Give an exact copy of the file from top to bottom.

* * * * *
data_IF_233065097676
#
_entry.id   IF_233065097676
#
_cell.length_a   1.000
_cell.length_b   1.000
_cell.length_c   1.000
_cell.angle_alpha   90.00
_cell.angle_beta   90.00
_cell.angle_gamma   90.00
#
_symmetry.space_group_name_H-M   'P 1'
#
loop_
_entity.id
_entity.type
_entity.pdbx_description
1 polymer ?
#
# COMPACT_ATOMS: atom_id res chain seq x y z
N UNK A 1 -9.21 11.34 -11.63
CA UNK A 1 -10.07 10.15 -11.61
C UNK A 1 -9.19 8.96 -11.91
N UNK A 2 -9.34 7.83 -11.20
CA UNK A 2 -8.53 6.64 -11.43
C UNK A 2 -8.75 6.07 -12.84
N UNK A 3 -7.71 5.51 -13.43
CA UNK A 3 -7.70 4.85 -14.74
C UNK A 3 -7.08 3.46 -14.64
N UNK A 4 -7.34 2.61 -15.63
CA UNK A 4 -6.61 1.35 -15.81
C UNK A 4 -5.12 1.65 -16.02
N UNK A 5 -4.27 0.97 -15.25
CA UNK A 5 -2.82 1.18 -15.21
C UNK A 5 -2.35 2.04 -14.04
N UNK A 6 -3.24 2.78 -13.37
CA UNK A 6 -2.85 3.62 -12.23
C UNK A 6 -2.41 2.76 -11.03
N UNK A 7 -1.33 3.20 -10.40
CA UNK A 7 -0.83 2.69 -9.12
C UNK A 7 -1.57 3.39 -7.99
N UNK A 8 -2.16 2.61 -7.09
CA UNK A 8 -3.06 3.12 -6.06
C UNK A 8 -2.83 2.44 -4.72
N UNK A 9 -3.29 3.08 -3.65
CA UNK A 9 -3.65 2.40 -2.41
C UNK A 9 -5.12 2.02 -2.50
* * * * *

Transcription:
data_IF_233065097676
#
_entry.id   IF_233065097676
#
_cell.length_a   1.000
_cell.length_b   1.000
_cell.length_c   1.000
_cell.angle_alpha   90.00
_cell.angle_beta   90.00
_cell.angle_gamma   90.00
#
_symmetry.space_group_name_H-M   'P 1'
#
loop_
_entity.id
_entity.type
_entity.pdbx_description
1 polymer ?
#
# COMPACT_ATOMS: atom_id res chain seq x y z
N UNK A 1 -9.21 11.34 -11.63
CA UNK A 1 -10.07 10.15 -11.61
C UNK A 1 -9.19 8.96 -11.91
N UNK A 2 -9.34 7.83 -11.20
CA UNK A 2 -8.53 6.64 -11.43
C UNK A 2 -8.75 6.07 -12.84
N UNK A 3 -7.71 5.51 -13.43
CA UNK A 3 -7.70 4.85 -14.74
C UNK A 3 -7.08 3.46 -14.64
N UNK A 4 -7.34 2.61 -15.63
CA UNK A 4 -6.61 1.35 -15.81
C UNK A 4 -5.12 1.65 -16.02
N UNK A 5 -4.27 0.97 -15.25
CA UNK A 5 -2.82 1.18 -15.21
C UNK A 5 -2.35 2.04 -14.04
N UNK A 6 -3.24 2.78 -13.37
CA UNK A 6 -2.85 3.62 -12.23
C UNK A 6 -2.41 2.76 -11.03
N UNK A 7 -1.33 3.20 -10.40
CA UNK A 7 -0.83 2.69 -9.12
C UNK A 7 -1.57 3.39 -7.99
N UNK A 8 -2.16 2.61 -7.09
CA UNK A 8 -3.06 3.12 -6.06
C UNK A 8 -2.83 2.44 -4.72
N UNK A 9 -3.29 3.08 -3.65
CA UNK A 9 -3.65 2.40 -2.41
C UNK A 9 -5.12 2.02 -2.50